RICHMOND, Va. (WRIC) — A Virginia Senate committee rejected a bill to allow prosecutors to charge someone who kills someone else’s fetus, either “while in the sudden heat of passion” or by accident, with manslaughter.
The legislation from state Sen. Mark D. Obenshain (R-Rockingham) would have made it a Class 5 felony, which carries up to a 10-year sentence in Virginia, for killing another person’s fetus under two new conditions.
These include during “an intentional act committed while in the sudden heat of passion upon reasonable provocation” or by accident “while engaged in conduct so gross, wanton, and culpable as to show a reckless disregard for human.” Under current Virginia law, deliberately killing a fetus comes with a Class 2 felony charge.
“This is not an abortion bill,” Sen. Obenshain said Monday when presenting his measure to the state Senate Judiciary Committee.
Obenshain spoke about the experience of Taylor Shifflett, a Virginia woman who was six months pregnant when she was struck by a driver going 90 mph while trying to get away from police, according to reports.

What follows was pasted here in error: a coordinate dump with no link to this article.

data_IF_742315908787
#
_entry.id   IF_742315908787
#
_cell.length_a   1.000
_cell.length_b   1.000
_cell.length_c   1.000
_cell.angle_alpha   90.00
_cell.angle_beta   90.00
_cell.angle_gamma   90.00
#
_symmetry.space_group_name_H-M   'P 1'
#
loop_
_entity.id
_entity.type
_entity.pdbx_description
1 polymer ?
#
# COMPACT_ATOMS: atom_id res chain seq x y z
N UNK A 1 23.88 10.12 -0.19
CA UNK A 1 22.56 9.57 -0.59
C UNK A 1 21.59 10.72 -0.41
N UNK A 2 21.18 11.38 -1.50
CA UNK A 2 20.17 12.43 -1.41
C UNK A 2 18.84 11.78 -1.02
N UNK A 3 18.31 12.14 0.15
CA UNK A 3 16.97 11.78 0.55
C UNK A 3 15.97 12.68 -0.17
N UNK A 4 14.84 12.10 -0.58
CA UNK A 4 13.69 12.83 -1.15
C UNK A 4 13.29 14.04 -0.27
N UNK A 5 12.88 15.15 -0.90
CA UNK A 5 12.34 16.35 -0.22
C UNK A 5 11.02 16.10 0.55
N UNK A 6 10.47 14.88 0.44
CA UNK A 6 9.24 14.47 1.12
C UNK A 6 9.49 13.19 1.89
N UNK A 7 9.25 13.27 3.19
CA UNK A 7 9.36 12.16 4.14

Shifflett, who spoke in front of the panel Monday, suffered multiple injuries that required surgeries and was in a coma. Her fetus did not survive the crash, according to reports.
“What happened to my baby is going to happen again,” Shifflett told the committee.
State Sen. Chap Petersen (D-Fairfax City) spoke about the high-profile case involving former NFL player Rae Carruth, who served 18 years in prison after being convicted of conspiracy to commit murder after hiring a hitman to kill his pregnant girlfriend, 24-year-old Cherica Adams.
Sen. Petersen noted that Carruth’s case involved an “intentional act” to end Adams’ pregnancy — Adams died from her injuries, but their son, Chancellor Lee Adams, was delivered via a C-section.
Petersen signaled uneasiness with treating cases like Shifflett’s, which he called “tragic,” as manslaughter when someone could be unaware of the fetus.
Obenshain’s bill, which narrowly made it out of the judiciary committee before being killed last year, failed on a party-line vote Monday, with nine Democrats voting against advancing it and six Republicans supporting the measure.